Fiber analysis - qualitative

Fiber analysis – qualitative analysis on the type of fibre

DIN CEN ISO / TR 11827 describes a set of methods for determining the quality of fiber types. These include microscopic procedures and chemical processes such as combustion. At CTL® GmbH,  these standard procedures are supplemented by our own tests, which we have established through our experience.

Test description

When you buy an expensive cashmere jumper, whether as a consumer or a retailer, you expect the stated cashmere content in it. If you buy a wool jumper, it should not turn out to be polyacrylic. Legislation has clearly stated that all textiles in the EU must be labelled and that labelling must be accurate to within 3%. If your labelling is different, your product can be taken off the market.

If, with a declared composition of 60% polyester and 40% cotton, your product actually contains 55% polyester and 45% cotton, it will already be deemed unfit for sale.

We can help you know what you are selling. We test for you and we know the labelling regulations. So we can tell you what to put on your label to guarantee a safe product.

Fibres can be roughly divided into two different types: natural fibres, which are harvested from nature, and synthetic fibres. Natural fibres include plant fibres such as cotton, linen, kapok, sisal and other plant fibres. Animal hairs are also natural fibres and used in textiles: wool, cashmere, angora, alpaca and many more. In addition, silk is used, which is an animal fibre, but not a hair, but a secretion.

In contrast to the natural fibres, synthetic fibres are artificially produced. The raw materials can still be of natural origin, as for instance in the case of viscose. Here, cellulose from wood pulp is used to produce viscose. Examples for well-known synthetic fibres, made of synthetic raw materials, are: polyester, poyamide, polyacrylic or polypropylene.

Recently, novel fibres are used more frequently. These include bi-component fibres. Elastomultiester is one of them. These fibres consist of two different areas within one fibre. The unique structure creates special properties. Elastomultiester, for example, acquires an elasticity that neither region would have on their own.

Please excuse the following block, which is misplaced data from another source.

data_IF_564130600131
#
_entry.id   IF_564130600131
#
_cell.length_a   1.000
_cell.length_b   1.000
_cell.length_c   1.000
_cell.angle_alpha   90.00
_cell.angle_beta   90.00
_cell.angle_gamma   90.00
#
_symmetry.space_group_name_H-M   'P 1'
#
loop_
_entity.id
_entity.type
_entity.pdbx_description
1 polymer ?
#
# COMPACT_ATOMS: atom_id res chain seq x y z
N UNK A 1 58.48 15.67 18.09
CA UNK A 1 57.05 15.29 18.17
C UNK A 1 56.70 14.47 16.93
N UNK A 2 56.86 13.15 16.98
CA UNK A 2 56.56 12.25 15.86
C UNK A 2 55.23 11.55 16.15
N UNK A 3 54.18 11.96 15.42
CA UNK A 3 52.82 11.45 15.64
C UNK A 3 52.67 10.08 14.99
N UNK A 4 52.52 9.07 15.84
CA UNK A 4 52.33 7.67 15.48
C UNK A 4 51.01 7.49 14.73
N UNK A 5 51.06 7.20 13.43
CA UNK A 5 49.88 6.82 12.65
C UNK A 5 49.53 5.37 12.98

But how can these fibres be identified? Not all fibres look the same. Cotton fibres are twisted, linen fibers have nodes and a bamboo-stem-like structure, wool fibres have scales on the surface, and viscose fibres have longitudinal stripes. Most synthetic fibers are completely smooth but they differ in other ways. Polyester can be produced, for example, as a round fiber, as a flat, oval fiber, as a hollow fiber or in several other variants.

In the Textile Labelling Regulation 1007/2011, which stipulates the labelling of textiles in the EU, Annex I lists the types of fibers that may currently be present on a labelling. There are currently 50 types of fibres on this list. We can identify all common fibre types, and for instance distinguish cashmere from wool.

We mostly identify the fibre types by means of microscopy. In doing so, we use the methods described in DIN CEN ISO / TR 11827. At the same time, we use carefully validated in-house procedures that we have developed over our years in business.


  • Fiber analysis – qualitative on bast fiber
  • Fiber analysis – qualitative on cotton
  • Fiber analysis – qualitative on cashmere
  • Fiber analysis – qualitative on wool
  • Fiber analysis – qualitatively based on regenerated cellulose fiber
  • Fiber analysis – qualitative on silk
  • Fiber analysis – qualitative on synthetic fiber
  • Fiber analysis – qualitative on elastane
  • Fiber analysis – qualitative on metal fiber
  • Fiber analysis – qualitative on merino wool
  • Fiber analysis – fiber thickness microscopically
  • Fiber Analysis – Inspection of the fiber cross-section

Required material for the test

  • About 2 g of each component
  • If the composition of an entire article is to be determined, at least 1 entire article is necessary

Additional Tips

Even if something consists of 100% one type of fiber, it must always be thoroughly checked that there are no impurities or foreign fibres. Especially with recycled products, you often find unwanted foreign fibres, which can cause difficulties in the labeling.

How do we work

Our workflow



At the beginning, we clarify the scope of testing, the goal of the tests and, if applicable, the project requirements with the customer.



We prepare a quotation based on the scope of testing and the requirements



The order is clear and as soon as the test sample is received in the laboratory, we get straight to work with the sample.


Submitted test reports

The results are available in the form of a test report. In addition to the pure test result, an overall assessment according to legal, general or customer-specific requirements is possible.

Let us work together now

Our service is tailor-made for you, Give us a try! CTL® GmbH – the laboratory at your side